Just as I was getting accustomed to the flowers blooming and the warm air brushing against my ears as I rode my bike around Ann Arbor, it snowed this morning. As unexpected of a sight as it was, it was the perfect excuse to stay inside. As I logged off from my last class for the day, I had enough time to wrap myself up in a blanket and tune into the final Zell Visiting Writers Series event of the semester.
Presented by the Helen Zell Writers Program with the support of the University of Michigan Museum of Art, this past Thursday the program hosted the critically acclaimed author Kiese Laymon, whose book “Heavy: An American Memoir” was named one of the best books of 2018 by The New York Times. A polyvalent author working on a broad array of projects — from children’s books to films — Laymon gifted the webinar’s audience with food for thought and a thirst for making sense of a world that makes little sense.
The event began with a brief introduction by Poetry MFA candidate Caroline New. New recalled having been in awe of the “rawness, the humility and sincerity” that Laymon put into both his writing and community from the moment she met him. Laymon thanked New for her “dexterous introduction,” as he put it, and began an engaging reading of two of his essays.
I was bundled up in a blanket, but it wasn’t enough to pacify the prickly goosebumps I got listening to his essay “City Summer, Country Summer.” I found myself tensing my shoulders, wrapping my arms around my stomach and bringing my legs closer to my body in a manner reminiscent of when you spend too much time outside during a Michigan winter. That feeling, however, quickly turned into fervor. I was hooked — following his sonic descriptions of Mississippi’s woods, grandmama’s garden and a game of Marco Polo, I wanted to know more.
“City Summer, Country Summer” is a nostalgic memoir of Black boyhood allegorized with two young boys: the country boy, Mississippi, and the visitor, New York: two different realities, yet with so much in common.
The next piece Laymon read was first published by Vanity Fair in November 2020, a collection of five “ekphrastic essays” published under the title “Now Here We Go Again, We See the Crystal Visions.” These essays are odes to the simple happenings in life that gave Laymon faith among the chaos and solitude of the pandemic: a skateboarder singing Fleetwood Mac’s “Dreams,” a classroom of 68 high school seniors, a bittersweet encounter with a curbside server at a Thai restaurant and reflections inspired by Adrienne Rich’s “Blood, Bread, and Poetry.”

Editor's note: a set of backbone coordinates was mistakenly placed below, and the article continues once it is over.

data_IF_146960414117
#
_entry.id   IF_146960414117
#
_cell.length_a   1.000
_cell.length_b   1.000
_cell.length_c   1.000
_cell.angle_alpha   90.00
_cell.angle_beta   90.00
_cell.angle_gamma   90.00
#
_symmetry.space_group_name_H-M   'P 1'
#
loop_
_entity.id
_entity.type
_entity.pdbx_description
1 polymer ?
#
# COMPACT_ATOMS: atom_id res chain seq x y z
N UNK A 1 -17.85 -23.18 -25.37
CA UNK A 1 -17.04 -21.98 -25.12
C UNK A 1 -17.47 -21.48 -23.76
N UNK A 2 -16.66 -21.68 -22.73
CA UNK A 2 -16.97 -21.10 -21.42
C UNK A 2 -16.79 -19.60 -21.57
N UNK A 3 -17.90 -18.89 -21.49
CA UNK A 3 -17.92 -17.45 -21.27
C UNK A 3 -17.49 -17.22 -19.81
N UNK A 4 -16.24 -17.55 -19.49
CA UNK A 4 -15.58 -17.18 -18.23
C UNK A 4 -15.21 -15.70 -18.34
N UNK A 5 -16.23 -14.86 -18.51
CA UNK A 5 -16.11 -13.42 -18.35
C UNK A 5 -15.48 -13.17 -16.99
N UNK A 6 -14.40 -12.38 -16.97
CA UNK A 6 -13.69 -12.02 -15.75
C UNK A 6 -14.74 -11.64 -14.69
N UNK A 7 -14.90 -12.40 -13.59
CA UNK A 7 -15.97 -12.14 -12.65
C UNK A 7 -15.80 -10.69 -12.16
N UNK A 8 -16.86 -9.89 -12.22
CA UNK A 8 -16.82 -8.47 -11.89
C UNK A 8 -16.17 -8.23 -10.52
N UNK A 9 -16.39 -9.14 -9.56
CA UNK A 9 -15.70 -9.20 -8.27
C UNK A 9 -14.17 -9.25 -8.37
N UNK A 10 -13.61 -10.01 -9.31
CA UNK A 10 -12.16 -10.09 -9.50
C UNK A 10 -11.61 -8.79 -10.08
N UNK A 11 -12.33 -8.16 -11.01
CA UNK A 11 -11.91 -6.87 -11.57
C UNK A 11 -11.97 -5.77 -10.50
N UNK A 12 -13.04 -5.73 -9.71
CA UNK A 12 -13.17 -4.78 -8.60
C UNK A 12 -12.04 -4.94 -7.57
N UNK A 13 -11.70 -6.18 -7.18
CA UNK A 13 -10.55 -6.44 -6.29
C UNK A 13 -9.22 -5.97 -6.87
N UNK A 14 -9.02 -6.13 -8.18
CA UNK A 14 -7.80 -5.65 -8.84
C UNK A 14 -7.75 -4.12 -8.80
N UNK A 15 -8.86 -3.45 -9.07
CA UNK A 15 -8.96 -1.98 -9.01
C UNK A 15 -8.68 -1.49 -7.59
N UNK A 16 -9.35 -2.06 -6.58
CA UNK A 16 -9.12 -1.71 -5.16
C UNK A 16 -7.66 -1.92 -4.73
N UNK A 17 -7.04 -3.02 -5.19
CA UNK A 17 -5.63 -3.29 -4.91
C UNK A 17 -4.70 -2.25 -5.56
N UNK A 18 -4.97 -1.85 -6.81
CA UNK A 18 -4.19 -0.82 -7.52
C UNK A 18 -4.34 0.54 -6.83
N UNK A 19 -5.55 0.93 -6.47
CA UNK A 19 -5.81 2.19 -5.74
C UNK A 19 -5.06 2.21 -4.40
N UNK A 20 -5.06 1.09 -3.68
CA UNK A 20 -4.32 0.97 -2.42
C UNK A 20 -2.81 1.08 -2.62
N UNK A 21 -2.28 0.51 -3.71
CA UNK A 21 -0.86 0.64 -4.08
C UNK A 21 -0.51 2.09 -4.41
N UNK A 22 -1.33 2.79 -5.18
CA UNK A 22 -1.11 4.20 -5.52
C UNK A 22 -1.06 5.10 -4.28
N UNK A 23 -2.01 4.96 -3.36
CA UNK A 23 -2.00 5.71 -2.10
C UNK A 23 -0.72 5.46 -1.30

I longed for a moment of silence after the reading of “Now Here We Go Again, We See the Crystal Visions,” some time to recollect all the emotions I felt in my gut. I was stirred by lines like “the nation insists on treating them as expendable at best, and big-hearted collateral damage at worst” when speaking of the high school seniors, and prickled by the apprehension that “I’ve done all of this not simply in the hopes of feeling good, but because I long to feel less like we are going to die tomorrow.”
The webinar then turned into a Q&A with LSA English professor Cody Walker, whose amiable personality felt like an extra layer of warmth. His questions launched a succession of great answers, and it felt precisely as Walker had intended: “I want to ask these as if we are walking and conversing down the street.”
Laymon’s answers kept tracing back to one specific action: revision — being self-aware of our actions, asking more of ourselves but also of those around us. Laymon mentioned that one ought to be aware of the damage he can do as well as the wonder he can create — to truly hear someone, to give a voice to the people in his community in Jackson, Miss., who had had theirs stripped away.
Laymon mentioned his grandmother, without whom his memoir would have far less substance. It was because of her that Laymon began writing in the first place, and for her that he created the Catherine Coleman Literary Arts and Justice Initiative, a program that aims to get Mississippi kids and their parents immersed in the world of reading, writing, revising and sharing.
As different as we all are, Laymon made me feel like we all, in some way or another, share universal modes of being, like how sometimes we are too self-critical, and that it is hard not to be in this fast-paced, capitalist world. But being self-critical is also “a place where, before you know it, you believe only bad things about yourself,” and looking back is a good thing as long as you don’t let the worst thing you have done define and consume you.
As someone who constantly lives in her head, this sentiment of giving yourself grace served as a reassurance — an exercise to observe the things that I am proud of and to relish the moments of life that I tend to overlook as insignificant. I felt a glimmer of hope among the heavy truths Laymon was preaching.
I was struck by the ending of the second essay Laymon read, which left me hanging with the line, “Everything, finally, is lost.” Although a pensive claim, it didn’t feel particularly distressing. It is true, we come and we go, we do and we don’t, we hurt and we heal.
I am grateful for the Zell Writers Series for having introduced me to such incredible authors throughout this semester, and for every time it made me think and rethink parts of life, love and me.
Daily Arts Writer Cecilia Duran can be reached at firstname.lastname@example.org.